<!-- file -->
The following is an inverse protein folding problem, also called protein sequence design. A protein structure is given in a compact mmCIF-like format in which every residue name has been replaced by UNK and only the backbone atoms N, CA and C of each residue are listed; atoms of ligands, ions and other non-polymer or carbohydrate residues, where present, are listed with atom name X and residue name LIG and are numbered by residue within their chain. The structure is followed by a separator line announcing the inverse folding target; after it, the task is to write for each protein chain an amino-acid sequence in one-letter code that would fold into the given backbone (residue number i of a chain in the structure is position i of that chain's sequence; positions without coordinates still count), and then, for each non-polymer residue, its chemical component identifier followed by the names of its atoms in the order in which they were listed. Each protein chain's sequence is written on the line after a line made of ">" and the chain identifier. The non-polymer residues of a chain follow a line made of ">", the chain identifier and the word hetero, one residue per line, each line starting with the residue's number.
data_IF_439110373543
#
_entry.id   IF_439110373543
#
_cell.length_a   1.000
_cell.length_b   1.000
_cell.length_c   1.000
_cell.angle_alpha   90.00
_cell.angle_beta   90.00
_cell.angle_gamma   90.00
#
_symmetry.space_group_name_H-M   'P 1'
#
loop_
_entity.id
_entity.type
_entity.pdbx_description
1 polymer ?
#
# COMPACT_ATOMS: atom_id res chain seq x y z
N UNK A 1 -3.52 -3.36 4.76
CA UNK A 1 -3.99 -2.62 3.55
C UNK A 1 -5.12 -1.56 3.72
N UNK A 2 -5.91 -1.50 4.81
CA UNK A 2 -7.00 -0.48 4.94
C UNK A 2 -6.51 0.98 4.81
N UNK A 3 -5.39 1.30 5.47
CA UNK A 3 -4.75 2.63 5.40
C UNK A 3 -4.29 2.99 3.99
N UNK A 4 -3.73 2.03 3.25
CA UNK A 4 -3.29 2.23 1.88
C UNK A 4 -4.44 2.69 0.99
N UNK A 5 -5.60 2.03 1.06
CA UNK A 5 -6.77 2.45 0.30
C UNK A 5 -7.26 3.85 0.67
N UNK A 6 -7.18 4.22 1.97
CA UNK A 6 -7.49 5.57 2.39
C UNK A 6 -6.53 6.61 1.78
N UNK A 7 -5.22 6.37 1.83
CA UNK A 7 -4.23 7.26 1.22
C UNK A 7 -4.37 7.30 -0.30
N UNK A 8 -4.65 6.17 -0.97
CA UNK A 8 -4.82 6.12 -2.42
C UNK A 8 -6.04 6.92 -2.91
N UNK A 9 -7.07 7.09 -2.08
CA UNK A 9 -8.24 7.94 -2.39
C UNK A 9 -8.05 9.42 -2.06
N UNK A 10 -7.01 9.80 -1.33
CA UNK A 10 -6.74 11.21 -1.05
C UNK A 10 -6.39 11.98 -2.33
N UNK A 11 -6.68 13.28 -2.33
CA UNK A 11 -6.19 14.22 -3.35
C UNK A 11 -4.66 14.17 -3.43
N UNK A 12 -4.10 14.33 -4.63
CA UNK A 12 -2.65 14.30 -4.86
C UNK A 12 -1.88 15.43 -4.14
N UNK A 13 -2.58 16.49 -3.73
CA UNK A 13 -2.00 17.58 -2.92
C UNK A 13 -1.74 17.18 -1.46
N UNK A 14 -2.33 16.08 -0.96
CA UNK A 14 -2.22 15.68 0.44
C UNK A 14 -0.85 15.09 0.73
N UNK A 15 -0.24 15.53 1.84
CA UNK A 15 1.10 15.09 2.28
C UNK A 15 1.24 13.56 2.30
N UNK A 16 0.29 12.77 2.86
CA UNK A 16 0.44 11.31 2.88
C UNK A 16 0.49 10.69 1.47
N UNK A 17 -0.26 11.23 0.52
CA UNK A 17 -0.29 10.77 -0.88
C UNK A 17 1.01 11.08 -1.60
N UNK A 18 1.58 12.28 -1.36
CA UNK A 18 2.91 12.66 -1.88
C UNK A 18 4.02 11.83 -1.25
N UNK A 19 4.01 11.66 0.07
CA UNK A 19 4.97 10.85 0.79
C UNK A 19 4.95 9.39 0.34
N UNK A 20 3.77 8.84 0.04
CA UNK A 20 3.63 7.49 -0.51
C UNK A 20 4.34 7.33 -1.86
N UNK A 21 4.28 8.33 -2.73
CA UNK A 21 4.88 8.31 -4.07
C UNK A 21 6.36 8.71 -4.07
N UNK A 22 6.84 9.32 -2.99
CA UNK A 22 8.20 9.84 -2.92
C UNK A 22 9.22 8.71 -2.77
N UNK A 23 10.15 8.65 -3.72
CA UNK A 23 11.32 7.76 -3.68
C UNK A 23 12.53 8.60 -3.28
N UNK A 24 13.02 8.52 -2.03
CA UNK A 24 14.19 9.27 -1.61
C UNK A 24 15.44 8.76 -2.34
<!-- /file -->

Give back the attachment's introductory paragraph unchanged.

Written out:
The following is an inverse protein folding problem, also called protein sequence design. A protein structure is given in a compact mmCIF-like format in which every residue name has been replaced by UNK and only the backbone atoms N, CA and C of each residue are listed; atoms of ligands, ions and other non-polymer or carbohydrate residues, where present, are listed with atom name X and residue name LIG and are numbered by residue within their chain. The structure is followed by a separator line announcing the inverse folding target; after it, the task is to write for each protein chain an amino-acid sequence in one-letter code that would fold into the given backbone (residue number i of a chain in the structure is position i of that chain's sequence; positions without coordinates still count), and then, for each non-polymer residue, its chemical component identifier followed by the names of its atoms in the order in which they were listed. Each protein chain's sequence is written on the line after a line made of ">" and the chain identifier. The non-polymer residues of a chain follow a line made of ">", the chain identifier and the word hetero, one residue per line, each line starting with the residue's number.